The two weeklong exercise, Exercise Athena Dragon 23 at Nesscliff Training Camp, provided personnel from Tactical Medical Wing (TMW) and across the Royal Air Force Medical Services with assurance, training and familiarisation of the RAF Hospital Staging Unit (HSU) alongside the Role 1 (AIR) Lead
Royal Air Force Regular and Reservists were able to test their skillset during a wide variety of medical scenarios including dog bites, burns, and cardiac arrest to name but a few. These scenarios utilised the Role 1 (AIR) Lead capability which is a scalable and rapidly deployable Primary Healthcare capability tailored to support all deployed personnel within the operating theatre.
Alongside the Role 1, personnel were also exercised in the Hospital Staging Unit, which is an air-minded deployable secondary healthcare facility that can deliver treatment to patients prior to Aeromedical Evacuation back to the UK for continued treatment.
Wing Commander Adam Smith, Officer Commanding TMW and Exercising Director, said:
“Athena Dragon has been a great exercise to showcase the full capability of the HSU, seeing it successfully work alongside the RAF’s Role 1 Lead for the first time. I am really pleased that the team has not only assured the HSU capability but demonstrated Agile Combat Employment principles by successfully upscaling to a larger configuration whilst continuing to deliver patient care.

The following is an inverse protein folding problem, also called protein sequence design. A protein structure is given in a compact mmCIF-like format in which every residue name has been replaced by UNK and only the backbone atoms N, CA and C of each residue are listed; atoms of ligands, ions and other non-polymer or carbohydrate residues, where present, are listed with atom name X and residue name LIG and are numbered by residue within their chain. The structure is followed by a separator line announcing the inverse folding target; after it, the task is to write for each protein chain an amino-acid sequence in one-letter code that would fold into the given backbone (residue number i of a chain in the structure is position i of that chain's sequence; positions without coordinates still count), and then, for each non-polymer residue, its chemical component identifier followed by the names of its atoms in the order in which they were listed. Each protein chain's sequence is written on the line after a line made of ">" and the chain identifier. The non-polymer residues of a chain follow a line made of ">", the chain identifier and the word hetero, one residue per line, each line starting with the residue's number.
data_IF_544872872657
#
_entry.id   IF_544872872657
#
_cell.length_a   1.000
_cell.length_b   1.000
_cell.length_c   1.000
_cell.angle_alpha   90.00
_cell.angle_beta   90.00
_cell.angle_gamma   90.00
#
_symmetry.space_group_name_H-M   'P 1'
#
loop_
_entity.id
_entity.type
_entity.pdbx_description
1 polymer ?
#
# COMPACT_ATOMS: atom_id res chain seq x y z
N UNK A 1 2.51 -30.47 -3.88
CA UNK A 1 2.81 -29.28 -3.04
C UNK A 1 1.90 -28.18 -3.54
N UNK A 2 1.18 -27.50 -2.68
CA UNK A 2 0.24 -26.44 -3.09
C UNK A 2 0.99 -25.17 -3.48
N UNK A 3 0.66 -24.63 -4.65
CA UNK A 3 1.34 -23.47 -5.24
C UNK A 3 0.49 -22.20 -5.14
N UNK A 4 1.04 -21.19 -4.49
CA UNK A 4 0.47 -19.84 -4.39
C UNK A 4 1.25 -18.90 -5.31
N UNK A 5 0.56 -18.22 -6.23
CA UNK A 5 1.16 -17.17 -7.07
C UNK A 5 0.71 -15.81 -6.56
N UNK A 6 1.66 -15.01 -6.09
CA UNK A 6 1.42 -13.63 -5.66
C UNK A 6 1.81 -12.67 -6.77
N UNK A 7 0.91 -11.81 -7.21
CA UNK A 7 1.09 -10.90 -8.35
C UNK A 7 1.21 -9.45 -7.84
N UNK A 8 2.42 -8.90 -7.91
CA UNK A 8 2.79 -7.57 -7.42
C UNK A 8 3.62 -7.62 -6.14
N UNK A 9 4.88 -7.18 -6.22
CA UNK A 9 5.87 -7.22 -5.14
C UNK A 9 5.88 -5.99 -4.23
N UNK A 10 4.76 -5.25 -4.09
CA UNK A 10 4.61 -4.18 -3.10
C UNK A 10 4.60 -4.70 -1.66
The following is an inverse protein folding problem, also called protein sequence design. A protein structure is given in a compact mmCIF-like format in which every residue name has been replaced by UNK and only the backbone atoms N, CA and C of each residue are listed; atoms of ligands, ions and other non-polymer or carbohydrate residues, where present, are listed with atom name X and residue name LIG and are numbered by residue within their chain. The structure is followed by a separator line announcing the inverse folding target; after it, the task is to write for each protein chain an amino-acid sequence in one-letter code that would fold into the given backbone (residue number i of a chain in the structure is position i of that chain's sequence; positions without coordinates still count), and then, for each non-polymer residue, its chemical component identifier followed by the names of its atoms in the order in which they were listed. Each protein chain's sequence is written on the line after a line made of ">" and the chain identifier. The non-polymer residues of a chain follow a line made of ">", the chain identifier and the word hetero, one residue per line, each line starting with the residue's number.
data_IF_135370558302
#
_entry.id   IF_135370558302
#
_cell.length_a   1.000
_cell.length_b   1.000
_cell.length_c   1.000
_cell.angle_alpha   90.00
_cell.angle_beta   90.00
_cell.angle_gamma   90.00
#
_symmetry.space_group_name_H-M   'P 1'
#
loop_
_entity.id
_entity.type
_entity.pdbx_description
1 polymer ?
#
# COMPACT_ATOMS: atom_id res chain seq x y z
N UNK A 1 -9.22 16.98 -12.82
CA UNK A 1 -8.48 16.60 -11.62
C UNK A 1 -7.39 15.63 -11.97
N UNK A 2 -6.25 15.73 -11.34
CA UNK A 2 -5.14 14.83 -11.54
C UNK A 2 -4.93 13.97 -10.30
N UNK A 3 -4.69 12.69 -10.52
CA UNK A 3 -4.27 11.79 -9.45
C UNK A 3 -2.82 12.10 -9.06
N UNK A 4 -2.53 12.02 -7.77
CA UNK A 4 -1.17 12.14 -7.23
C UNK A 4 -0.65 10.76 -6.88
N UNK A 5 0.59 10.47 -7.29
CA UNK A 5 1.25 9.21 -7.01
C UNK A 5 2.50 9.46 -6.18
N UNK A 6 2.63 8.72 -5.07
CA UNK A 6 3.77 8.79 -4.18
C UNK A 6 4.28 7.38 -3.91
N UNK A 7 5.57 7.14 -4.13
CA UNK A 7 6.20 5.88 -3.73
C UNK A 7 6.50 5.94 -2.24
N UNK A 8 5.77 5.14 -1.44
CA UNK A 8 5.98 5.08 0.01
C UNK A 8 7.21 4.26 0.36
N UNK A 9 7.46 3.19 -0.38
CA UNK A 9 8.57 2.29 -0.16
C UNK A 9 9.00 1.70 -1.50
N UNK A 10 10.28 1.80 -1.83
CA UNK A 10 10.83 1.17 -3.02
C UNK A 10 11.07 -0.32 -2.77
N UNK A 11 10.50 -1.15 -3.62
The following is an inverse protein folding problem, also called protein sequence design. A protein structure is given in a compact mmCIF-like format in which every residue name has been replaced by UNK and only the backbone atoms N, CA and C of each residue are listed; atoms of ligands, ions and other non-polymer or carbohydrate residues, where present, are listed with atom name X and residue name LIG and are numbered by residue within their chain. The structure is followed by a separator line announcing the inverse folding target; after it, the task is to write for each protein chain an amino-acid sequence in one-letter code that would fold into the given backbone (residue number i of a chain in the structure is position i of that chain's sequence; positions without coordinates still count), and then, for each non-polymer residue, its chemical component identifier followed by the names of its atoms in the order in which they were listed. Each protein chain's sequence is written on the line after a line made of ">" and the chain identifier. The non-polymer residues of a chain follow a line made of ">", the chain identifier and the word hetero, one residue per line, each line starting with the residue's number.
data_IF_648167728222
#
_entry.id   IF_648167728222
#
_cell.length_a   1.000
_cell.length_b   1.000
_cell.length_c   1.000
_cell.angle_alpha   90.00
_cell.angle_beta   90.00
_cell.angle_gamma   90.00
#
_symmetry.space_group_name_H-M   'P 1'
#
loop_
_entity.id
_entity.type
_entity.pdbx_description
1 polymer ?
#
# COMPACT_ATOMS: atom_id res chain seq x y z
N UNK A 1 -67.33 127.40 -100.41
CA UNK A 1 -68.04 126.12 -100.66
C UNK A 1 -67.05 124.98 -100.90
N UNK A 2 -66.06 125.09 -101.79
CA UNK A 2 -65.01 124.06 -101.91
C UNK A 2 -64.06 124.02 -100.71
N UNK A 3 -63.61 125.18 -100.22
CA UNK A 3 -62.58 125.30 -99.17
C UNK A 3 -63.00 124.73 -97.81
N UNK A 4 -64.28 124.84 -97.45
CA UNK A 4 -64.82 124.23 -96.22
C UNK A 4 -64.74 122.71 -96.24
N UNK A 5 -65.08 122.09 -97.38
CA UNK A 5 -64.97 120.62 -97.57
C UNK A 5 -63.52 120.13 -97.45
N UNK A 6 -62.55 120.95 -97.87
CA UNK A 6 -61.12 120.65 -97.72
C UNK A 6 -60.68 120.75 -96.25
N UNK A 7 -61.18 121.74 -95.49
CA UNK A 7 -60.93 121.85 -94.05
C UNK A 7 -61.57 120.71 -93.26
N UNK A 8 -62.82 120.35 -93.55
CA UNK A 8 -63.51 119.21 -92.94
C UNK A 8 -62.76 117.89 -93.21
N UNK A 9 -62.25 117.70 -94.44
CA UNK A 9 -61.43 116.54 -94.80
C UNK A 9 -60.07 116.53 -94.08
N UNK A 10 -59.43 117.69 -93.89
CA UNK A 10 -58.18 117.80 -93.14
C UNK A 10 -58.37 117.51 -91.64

"This assured capability will continue to offer Defence a means to clear patients from other deployed medical treatment facilities and support the Operational Patient Care Pathway."
Wing Commander Adam Smith
Officer Commanding Tactical Medical Wing
Corporal Melissa Gaffey, Registered Nurse exercising as Aeromedical Evacuation Liaison Officer, said:
"Exercise Athena Dragon has been a great opportunity for me to gain insight into the challenging role of an Aeromedical Evacuation Liaison Officer, a job normally reserved for someone of much higher rank. I coordinated all patient transfers both into and out of the HSU, including the transportation of Aeromedical Evacuation Teams to and from the ‘airhead’. Through my effective communication within the Hospital Management Cell, I ensured positive patient outcomes throughout the exercise. Being new to this role, I had to continually adapt to new circumstances and overcome challenges, the continual support I received from my colleagues ensured I was able to thrive in this demanding but exciting role.
"On reflection, this experience has helped me develop hugely, even if the learning curve was quite steep, but I am so grateful for the opportunity to take on the role. It has given me the knowledge, confidence, and skills to apply for this position in future."
Corporal Melissa Gaffey Registered Nurse
Exercise Aeromedical Evacuation Liaison Officer
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